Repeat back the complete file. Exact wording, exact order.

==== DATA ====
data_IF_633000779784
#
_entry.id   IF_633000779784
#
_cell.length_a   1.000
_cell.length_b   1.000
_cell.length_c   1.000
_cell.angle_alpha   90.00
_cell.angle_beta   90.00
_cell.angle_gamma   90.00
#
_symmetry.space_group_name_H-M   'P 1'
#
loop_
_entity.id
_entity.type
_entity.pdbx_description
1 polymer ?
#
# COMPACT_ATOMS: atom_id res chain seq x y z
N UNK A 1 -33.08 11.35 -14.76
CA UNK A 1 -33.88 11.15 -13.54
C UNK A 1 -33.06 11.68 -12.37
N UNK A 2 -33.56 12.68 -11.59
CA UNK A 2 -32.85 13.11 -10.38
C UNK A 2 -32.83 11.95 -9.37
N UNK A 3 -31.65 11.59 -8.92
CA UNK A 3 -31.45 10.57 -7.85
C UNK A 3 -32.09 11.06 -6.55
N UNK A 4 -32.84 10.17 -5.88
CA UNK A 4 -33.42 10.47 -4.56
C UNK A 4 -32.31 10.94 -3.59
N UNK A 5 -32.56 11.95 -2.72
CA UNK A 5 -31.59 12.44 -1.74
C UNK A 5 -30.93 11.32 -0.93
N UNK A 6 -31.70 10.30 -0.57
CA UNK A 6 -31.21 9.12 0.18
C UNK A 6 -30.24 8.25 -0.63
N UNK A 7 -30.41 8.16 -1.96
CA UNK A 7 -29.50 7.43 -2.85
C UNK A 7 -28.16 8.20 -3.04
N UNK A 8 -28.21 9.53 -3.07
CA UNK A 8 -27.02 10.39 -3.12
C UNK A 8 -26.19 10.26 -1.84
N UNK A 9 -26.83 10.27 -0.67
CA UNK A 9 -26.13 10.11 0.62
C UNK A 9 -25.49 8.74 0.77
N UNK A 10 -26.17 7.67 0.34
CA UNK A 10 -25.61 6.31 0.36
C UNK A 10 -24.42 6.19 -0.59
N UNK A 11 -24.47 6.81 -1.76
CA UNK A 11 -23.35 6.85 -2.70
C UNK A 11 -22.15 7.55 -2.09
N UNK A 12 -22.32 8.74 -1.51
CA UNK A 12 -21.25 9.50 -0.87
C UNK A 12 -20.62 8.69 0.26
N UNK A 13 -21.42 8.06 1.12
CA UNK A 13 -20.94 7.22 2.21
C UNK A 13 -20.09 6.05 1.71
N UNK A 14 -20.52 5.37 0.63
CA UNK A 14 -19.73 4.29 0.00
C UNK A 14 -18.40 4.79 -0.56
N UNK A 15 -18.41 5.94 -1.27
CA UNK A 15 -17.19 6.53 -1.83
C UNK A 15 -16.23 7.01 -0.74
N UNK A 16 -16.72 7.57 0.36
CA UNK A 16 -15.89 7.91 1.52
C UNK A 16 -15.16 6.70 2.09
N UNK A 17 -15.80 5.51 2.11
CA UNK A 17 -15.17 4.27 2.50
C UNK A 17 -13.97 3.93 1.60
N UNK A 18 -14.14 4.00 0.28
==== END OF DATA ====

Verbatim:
data_IF_633000779784
#
_entry.id   IF_633000779784
#
_cell.length_a   1.000
_cell.length_b   1.000
_cell.length_c   1.000
_cell.angle_alpha   90.00
_cell.angle_beta   90.00
_cell.angle_gamma   90.00
#
_symmetry.space_group_name_H-M   'P 1'
#
loop_
_entity.id
_entity.type
_entity.pdbx_description
1 polymer ?
#
# COMPACT_ATOMS: atom_id res chain seq x y z
N UNK A 1 -33.08 11.35 -14.76
CA UNK A 1 -33.88 11.15 -13.54
C UNK A 1 -33.06 11.68 -12.37
N UNK A 2 -33.56 12.68 -11.59
CA UNK A 2 -32.85 13.11 -10.38
C UNK A 2 -32.83 11.95 -9.37
N UNK A 3 -31.65 11.59 -8.92
CA UNK A 3 -31.45 10.57 -7.85
C UNK A 3 -32.09 11.06 -6.55
N UNK A 4 -32.84 10.17 -5.88
CA UNK A 4 -33.42 10.47 -4.56
C UNK A 4 -32.31 10.94 -3.59
N UNK A 5 -32.56 11.95 -2.72
CA UNK A 5 -31.59 12.44 -1.74
C UNK A 5 -30.93 11.32 -0.93
N UNK A 6 -31.70 10.30 -0.57
CA UNK A 6 -31.21 9.12 0.18
C UNK A 6 -30.24 8.25 -0.63
N UNK A 7 -30.41 8.16 -1.96
CA UNK A 7 -29.50 7.43 -2.85
C UNK A 7 -28.16 8.20 -3.04
N UNK A 8 -28.21 9.53 -3.07
CA UNK A 8 -27.02 10.39 -3.12
C UNK A 8 -26.19 10.26 -1.84
N UNK A 9 -26.83 10.27 -0.67
CA UNK A 9 -26.13 10.11 0.62
C UNK A 9 -25.49 8.74 0.77
N UNK A 10 -26.17 7.67 0.34
CA UNK A 10 -25.61 6.31 0.36
C UNK A 10 -24.42 6.19 -0.59
N UNK A 11 -24.47 6.81 -1.76
CA UNK A 11 -23.35 6.85 -2.70
C UNK A 11 -22.15 7.55 -2.09
N UNK A 12 -22.32 8.74 -1.51
CA UNK A 12 -21.25 9.50 -0.87
C UNK A 12 -20.62 8.69 0.26
N UNK A 13 -21.42 8.06 1.12
CA UNK A 13 -20.94 7.22 2.21
C UNK A 13 -20.09 6.05 1.71
N UNK A 14 -20.52 5.37 0.63
CA UNK A 14 -19.73 4.29 0.00
C UNK A 14 -18.40 4.79 -0.56
N UNK A 15 -18.41 5.94 -1.27
CA UNK A 15 -17.19 6.53 -1.83
C UNK A 15 -16.23 7.01 -0.74
N UNK A 16 -16.72 7.57 0.36
CA UNK A 16 -15.89 7.91 1.52
C UNK A 16 -15.16 6.70 2.09
N UNK A 17 -15.80 5.51 2.11
CA UNK A 17 -15.17 4.27 2.50
C UNK A 17 -13.97 3.93 1.60
N UNK A 18 -14.14 4.00 0.28